Website Design in 2016

Web design moves quickly, especially with Google pushing it along, and customers looking to ROI parameters from their designers. In the past year, we had emphasis on responsiveness, code security, and optimization, and flat design. In the coming year we may well see these trends take hold:

1) There will be much more attention to information design than ever before. Your User Interface, how it is coded, it’s accessibility and logical flow will become of paramount importance.

2) Losing hard earned eyeballs to unnecessary scroll or click is no fun. Optimizing scrolls and clicks will become as necessary as the images being used on?the site. The ROI for design is on top of everyone’s mind now a days, as a result we expect to see even more emphasis on coherent UX, optimized click throughs, and scrolls.

3) About a decade ago, many of us began the quest for creating a modular yet object oriented environment for design based on a grid system. With the success of Wix, commander and the like, it seems this may be the year that everyone will accept modular design in a grid system as the bedrock responsive design.

4) Flat design is all the rage now, and we don’t see that changing for a while.

5) We have forever recommended the use of better quality imagery and iconography and following the expansion of personalized photography in the past year, the trend toward quality should continue.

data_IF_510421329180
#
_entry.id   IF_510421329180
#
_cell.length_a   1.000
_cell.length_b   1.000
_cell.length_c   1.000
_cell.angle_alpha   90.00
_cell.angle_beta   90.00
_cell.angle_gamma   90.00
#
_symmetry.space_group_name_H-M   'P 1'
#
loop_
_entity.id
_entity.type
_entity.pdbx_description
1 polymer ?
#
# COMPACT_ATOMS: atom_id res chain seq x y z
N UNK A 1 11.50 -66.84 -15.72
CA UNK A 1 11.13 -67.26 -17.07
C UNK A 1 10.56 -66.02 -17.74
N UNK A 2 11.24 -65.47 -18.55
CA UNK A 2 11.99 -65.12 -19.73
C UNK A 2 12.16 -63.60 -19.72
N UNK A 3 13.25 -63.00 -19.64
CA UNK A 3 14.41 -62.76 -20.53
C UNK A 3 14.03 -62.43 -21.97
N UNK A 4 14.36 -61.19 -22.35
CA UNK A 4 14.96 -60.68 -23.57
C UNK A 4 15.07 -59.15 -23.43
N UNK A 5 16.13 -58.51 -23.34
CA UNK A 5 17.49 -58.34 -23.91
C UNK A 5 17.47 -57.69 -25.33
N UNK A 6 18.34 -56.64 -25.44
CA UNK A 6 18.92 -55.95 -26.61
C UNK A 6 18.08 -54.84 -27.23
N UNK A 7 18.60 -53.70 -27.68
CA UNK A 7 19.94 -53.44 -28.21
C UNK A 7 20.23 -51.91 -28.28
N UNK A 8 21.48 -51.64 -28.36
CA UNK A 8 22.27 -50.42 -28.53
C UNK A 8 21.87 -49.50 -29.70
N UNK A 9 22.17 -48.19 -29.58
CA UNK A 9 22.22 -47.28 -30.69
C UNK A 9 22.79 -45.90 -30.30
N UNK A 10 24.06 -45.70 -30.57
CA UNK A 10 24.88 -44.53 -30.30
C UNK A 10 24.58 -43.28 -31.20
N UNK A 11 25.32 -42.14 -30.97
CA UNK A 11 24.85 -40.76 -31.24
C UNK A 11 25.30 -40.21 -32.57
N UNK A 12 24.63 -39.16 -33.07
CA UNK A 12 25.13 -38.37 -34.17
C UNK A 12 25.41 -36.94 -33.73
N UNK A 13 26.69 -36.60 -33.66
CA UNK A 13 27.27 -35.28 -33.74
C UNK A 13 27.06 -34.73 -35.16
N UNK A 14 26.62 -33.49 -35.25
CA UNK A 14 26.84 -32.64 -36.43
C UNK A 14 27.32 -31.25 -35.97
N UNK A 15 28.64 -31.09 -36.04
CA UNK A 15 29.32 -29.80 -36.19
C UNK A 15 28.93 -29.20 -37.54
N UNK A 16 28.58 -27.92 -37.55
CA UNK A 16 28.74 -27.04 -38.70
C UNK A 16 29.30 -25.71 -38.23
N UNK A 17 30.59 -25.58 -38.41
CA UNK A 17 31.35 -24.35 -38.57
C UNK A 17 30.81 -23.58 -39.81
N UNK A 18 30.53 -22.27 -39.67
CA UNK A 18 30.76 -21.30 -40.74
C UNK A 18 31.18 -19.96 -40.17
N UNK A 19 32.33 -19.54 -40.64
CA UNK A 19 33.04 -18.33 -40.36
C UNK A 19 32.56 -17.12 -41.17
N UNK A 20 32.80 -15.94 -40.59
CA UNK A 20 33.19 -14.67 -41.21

6) The influence of app design on web design will be even more pronounced, with form factors (e.g. full screen forms), and movement (horizontal scrolling – ONLY) that more closely resembles the app users’ experience.

7) The new applications such as JustinMind or Axure for Rapid prototyping, and Sketch for design and their online cousins such as inVision have become very popular, and we see even a bigger trend towards the use of these new tools for rapid prototyping and design of sites in 2016.

Overall everything will get faster, flatter, more streamlined, and more secure.

LaMae in LA Times

LaMae Weber is chief executive officer at San Fernando Valley-based Dream Warrior Group, a software development company. She said that people interested in breaking into the field or making themselves more attractive to employers must have expertise in a variety of areas. “You really need to have experience in more than one discipline,” she said. “You need different skill sets. Someone who may have just worked on search engine optimization one day could be asked to take on a Web design project the next day and do some graphic arts project the day after that.” Read more